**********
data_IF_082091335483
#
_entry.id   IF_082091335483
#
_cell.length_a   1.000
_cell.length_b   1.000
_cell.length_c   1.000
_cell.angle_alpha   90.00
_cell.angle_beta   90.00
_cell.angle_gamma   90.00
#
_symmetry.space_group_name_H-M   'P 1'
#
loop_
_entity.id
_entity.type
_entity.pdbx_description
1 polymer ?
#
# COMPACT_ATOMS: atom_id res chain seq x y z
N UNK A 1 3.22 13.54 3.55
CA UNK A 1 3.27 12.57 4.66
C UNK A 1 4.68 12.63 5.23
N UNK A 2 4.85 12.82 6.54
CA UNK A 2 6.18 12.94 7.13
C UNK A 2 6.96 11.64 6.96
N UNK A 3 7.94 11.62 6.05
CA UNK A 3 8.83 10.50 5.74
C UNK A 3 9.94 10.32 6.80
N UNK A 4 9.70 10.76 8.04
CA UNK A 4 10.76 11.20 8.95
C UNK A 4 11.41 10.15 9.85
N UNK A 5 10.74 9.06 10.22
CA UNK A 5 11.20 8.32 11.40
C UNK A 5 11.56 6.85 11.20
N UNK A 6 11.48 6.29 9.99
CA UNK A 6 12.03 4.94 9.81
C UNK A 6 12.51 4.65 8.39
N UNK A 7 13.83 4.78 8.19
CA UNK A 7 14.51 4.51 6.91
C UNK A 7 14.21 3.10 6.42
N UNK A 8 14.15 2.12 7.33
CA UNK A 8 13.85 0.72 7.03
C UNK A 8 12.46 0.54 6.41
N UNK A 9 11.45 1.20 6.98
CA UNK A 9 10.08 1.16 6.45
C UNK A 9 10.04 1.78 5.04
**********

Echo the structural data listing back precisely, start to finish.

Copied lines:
data_IF_082091335483
#
_entry.id   IF_082091335483
#
_cell.length_a   1.000
_cell.length_b   1.000
_cell.length_c   1.000
_cell.angle_alpha   90.00
_cell.angle_beta   90.00
_cell.angle_gamma   90.00
#
_symmetry.space_group_name_H-M   'P 1'
#
loop_
_entity.id
_entity.type
_entity.pdbx_description
1 polymer ?
#
# COMPACT_ATOMS: atom_id res chain seq x y z
N UNK A 1 3.22 13.54 3.55
CA UNK A 1 3.27 12.57 4.66
C UNK A 1 4.68 12.63 5.23
N UNK A 2 4.85 12.82 6.54
CA UNK A 2 6.18 12.94 7.13
C UNK A 2 6.96 11.64 6.96
N UNK A 3 7.94 11.62 6.05
CA UNK A 3 8.83 10.50 5.74
C UNK A 3 9.94 10.32 6.80
N UNK A 4 9.70 10.76 8.04
CA UNK A 4 10.76 11.20 8.95
C UNK A 4 11.41 10.15 9.85
N UNK A 5 10.74 9.06 10.22
CA UNK A 5 11.20 8.32 11.40
C UNK A 5 11.56 6.85 11.20
N UNK A 6 11.48 6.29 9.99
CA UNK A 6 12.03 4.94 9.81
C UNK A 6 12.51 4.65 8.39
N UNK A 7 13.83 4.78 8.19
CA UNK A 7 14.51 4.51 6.91
C UNK A 7 14.21 3.10 6.42
N UNK A 8 14.15 2.12 7.33
CA UNK A 8 13.85 0.72 7.03
C UNK A 8 12.46 0.54 6.41
N UNK A 9 11.45 1.20 6.98
CA UNK A 9 10.08 1.16 6.45
C UNK A 9 10.04 1.78 5.04